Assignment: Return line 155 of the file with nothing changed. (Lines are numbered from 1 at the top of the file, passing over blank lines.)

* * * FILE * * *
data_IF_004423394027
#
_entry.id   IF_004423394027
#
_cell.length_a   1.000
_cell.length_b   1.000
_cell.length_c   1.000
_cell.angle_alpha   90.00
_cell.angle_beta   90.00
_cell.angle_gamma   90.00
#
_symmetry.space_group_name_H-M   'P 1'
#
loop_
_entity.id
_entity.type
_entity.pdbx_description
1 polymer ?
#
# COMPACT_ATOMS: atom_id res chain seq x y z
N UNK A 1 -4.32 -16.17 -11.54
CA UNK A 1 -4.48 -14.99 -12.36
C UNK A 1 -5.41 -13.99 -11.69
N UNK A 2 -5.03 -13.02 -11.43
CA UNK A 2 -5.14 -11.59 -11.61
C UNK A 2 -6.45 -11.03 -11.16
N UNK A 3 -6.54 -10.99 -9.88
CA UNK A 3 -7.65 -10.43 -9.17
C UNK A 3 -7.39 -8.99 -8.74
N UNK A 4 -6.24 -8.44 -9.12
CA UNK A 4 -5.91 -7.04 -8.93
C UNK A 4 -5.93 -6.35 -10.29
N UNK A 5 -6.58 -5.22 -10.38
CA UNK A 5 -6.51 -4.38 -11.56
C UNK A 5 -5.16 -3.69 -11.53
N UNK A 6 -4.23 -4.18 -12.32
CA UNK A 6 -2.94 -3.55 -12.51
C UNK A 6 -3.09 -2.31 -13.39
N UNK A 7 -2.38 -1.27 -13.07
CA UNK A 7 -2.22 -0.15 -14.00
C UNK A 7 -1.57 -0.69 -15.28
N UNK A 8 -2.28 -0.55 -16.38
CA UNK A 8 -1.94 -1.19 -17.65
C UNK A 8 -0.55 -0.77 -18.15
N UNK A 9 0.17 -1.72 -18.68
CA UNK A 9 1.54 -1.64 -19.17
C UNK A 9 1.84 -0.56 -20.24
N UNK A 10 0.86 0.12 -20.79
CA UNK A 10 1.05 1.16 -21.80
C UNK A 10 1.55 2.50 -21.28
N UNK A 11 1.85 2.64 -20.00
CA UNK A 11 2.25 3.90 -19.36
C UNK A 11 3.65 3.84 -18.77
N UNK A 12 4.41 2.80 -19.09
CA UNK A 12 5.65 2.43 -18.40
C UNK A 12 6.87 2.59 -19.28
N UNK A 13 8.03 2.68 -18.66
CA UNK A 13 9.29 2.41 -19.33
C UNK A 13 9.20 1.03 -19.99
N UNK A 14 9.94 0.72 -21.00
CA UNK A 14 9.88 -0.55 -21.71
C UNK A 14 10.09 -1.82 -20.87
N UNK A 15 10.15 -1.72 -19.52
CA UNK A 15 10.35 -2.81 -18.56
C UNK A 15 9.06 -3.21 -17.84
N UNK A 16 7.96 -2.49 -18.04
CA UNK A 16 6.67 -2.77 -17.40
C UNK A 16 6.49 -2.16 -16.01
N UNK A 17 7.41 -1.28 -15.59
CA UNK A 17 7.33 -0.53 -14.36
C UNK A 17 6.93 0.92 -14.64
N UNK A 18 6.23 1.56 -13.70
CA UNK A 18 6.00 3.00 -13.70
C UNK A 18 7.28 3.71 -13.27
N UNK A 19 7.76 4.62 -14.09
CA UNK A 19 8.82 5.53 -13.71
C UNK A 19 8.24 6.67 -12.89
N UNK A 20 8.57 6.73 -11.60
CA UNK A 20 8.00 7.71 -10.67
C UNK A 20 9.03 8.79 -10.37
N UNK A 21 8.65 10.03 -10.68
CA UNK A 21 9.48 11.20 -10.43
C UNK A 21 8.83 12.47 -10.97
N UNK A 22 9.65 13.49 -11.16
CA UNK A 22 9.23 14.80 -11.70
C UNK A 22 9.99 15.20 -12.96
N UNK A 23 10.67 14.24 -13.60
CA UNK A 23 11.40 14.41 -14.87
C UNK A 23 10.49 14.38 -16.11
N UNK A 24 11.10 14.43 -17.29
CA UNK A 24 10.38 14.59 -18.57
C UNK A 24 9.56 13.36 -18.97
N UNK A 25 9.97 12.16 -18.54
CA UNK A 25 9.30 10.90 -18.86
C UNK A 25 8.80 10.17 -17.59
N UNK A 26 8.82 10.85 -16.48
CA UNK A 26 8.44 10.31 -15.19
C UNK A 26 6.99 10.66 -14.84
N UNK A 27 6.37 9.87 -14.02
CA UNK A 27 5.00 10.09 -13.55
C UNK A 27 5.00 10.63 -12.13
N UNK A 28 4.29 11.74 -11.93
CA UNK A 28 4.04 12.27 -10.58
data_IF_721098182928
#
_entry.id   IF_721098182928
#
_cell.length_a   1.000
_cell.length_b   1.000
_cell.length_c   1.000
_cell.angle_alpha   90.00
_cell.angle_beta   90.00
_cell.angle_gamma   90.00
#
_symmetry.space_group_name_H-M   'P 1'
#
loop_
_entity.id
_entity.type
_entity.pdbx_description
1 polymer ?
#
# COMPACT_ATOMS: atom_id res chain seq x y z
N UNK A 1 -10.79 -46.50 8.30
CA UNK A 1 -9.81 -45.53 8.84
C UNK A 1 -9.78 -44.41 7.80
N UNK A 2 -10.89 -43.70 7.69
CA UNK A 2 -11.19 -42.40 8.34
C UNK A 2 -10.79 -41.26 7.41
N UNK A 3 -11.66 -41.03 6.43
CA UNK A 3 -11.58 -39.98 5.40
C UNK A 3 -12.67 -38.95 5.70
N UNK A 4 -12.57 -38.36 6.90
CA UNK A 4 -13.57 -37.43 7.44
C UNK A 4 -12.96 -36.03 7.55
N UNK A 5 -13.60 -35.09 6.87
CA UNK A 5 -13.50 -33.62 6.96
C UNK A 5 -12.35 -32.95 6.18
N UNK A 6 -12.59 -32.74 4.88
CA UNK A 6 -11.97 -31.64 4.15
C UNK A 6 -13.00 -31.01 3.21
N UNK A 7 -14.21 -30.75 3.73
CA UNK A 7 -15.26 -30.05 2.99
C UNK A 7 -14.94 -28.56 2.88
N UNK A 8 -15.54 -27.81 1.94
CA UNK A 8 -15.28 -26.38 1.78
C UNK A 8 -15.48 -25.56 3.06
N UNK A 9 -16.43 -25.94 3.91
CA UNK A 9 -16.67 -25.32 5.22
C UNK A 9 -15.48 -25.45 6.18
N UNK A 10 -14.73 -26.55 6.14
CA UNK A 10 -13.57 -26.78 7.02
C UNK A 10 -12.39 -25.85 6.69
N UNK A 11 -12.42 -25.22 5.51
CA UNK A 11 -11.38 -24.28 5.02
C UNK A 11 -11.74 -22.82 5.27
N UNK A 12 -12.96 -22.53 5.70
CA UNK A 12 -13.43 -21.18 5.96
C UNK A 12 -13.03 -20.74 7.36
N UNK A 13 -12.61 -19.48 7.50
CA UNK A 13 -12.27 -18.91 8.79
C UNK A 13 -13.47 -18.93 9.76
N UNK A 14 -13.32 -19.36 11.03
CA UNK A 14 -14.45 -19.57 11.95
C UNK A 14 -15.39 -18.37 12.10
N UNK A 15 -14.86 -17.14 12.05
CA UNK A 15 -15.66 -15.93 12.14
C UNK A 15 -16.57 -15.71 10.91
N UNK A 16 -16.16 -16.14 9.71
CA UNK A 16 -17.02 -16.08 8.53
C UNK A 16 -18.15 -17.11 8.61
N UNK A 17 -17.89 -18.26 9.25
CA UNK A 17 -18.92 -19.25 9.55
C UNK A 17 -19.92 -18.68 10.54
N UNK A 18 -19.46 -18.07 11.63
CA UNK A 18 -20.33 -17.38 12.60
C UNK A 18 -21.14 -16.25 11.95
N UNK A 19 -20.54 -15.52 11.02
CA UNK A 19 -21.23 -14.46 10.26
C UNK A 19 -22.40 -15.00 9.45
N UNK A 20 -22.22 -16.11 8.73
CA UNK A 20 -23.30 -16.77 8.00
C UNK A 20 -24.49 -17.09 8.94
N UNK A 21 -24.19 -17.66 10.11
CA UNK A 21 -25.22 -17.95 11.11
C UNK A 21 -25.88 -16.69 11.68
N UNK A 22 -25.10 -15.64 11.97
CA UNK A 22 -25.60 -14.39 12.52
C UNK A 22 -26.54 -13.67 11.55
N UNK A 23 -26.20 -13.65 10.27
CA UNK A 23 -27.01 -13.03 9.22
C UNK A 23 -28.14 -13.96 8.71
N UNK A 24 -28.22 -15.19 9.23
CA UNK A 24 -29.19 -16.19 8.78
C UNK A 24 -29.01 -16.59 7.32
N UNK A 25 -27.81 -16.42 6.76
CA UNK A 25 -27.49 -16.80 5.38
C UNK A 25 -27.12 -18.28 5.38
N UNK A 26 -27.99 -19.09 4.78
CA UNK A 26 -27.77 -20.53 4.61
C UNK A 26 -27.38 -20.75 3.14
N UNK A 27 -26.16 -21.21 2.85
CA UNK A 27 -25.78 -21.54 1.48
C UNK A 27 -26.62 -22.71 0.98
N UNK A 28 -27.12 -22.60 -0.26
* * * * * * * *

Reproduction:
CA UNK A 11 -11.38 -24.28 5.02